You probably remember the
rape allegations which swirled around Kentucky basketball recently.
Chuck Hayes, who was identified by his agent as the suspect, was not charged,
and with this article, his accuser's credibility takes a hit.
She had claimed she was given the date rape drug Rohypnol - and told the
police that she had been told at Georgetown Hospital that she had been drugged.
However, the medical records show precisely the opposite: "it was determined that the complaintant's drug screen did not reveal the presence of Rohypnol derivatives in her system."
It's hard to read this any other way than that she lied. There probably
is another explanation, but if the hospital said no, and she told the police the
hospital said yes, well, it's hard to see how else to read that.
They had met recently and Hayes had called her cell phone to offer to visit
her son's school, which apparently upset her husband. When they decided to
meet for lunch, they ended up back at Wildcat Lodge, where whatever happened
happened between 12:30 and 2:30 p.m.
We're all for athletes and celebrities living under the same laws the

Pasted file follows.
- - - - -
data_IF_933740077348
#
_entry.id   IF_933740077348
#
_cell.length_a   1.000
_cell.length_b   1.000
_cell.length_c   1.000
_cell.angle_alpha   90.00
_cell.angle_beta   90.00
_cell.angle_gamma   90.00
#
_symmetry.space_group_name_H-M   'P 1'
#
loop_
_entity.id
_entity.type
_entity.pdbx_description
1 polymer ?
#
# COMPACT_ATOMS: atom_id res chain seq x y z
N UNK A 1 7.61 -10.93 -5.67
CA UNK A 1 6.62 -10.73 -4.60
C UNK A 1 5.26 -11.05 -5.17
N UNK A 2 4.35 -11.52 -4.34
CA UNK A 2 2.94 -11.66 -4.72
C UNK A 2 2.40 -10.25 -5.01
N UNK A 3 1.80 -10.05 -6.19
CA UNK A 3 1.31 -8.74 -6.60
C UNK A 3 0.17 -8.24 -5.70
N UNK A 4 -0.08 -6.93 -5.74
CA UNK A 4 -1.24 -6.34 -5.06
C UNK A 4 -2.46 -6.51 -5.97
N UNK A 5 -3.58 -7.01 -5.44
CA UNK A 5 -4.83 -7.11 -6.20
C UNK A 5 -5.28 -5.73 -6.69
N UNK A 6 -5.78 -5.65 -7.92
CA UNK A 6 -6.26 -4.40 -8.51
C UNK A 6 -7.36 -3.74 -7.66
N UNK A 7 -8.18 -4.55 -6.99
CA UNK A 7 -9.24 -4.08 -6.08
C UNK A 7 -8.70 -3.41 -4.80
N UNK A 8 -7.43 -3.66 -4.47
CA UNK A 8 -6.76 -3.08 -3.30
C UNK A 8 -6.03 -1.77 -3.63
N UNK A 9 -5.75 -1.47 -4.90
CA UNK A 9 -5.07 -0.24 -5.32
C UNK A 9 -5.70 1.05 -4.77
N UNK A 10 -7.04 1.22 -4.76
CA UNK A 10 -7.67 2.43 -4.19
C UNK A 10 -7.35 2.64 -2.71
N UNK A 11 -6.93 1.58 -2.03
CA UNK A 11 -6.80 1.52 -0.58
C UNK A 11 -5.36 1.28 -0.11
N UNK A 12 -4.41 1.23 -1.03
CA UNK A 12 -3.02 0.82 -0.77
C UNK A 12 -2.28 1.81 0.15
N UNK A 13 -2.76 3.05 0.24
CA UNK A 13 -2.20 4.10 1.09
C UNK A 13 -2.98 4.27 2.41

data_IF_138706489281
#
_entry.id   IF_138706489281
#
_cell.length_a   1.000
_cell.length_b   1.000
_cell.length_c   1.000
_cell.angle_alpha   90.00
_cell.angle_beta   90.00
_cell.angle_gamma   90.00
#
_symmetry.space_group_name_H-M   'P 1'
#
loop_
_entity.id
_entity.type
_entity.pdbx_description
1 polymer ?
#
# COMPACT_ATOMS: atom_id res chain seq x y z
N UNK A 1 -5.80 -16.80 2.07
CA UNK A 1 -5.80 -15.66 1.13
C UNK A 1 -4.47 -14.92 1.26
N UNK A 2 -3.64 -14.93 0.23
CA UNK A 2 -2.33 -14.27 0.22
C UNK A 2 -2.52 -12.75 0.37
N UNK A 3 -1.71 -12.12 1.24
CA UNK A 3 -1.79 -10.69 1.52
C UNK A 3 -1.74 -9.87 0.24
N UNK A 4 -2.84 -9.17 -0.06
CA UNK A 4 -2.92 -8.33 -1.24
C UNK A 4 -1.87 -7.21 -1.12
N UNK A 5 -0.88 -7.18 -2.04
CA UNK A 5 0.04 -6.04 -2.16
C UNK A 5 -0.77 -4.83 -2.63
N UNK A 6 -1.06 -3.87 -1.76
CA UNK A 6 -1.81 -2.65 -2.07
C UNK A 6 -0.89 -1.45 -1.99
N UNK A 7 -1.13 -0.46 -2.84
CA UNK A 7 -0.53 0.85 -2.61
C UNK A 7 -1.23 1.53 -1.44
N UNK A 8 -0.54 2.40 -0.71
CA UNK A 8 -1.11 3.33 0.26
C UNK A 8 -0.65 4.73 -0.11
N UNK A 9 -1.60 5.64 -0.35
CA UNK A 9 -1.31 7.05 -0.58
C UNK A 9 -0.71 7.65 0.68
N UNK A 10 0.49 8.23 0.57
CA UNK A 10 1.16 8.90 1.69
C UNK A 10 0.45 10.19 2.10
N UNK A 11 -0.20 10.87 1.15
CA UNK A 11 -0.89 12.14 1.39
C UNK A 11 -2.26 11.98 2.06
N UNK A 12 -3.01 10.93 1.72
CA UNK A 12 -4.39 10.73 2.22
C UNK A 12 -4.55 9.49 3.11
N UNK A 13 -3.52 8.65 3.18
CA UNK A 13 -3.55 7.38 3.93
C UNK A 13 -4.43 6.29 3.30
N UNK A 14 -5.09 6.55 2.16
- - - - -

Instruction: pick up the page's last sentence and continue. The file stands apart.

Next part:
rest of us do, and the sooner the better. But it's a double-edged
sword. An accusation against a Chuck Hayes, or a Shelden Williams, which
may even be thoroughly discredited, lives on.
We're sympathetic to the position athletes are in, because they are
vulnerable to all sorts of things, but at the same time, if you avoid these
sorts of situations, if you don't have a married woman alone in your dorm
room, and you don't put yourself in situations where your celebrity can work
against you, life will be a lot easier.
By the same token, knowing the sense of entitlement which pervades athletes
and celebrities in general, although certainly not universally, not getting into
a compromising or potentially dangerous situation would be a wise move.
Anyway, at this point, given the allegations and the available facts, it's
hard to see how Chuck Hayes should pay for this.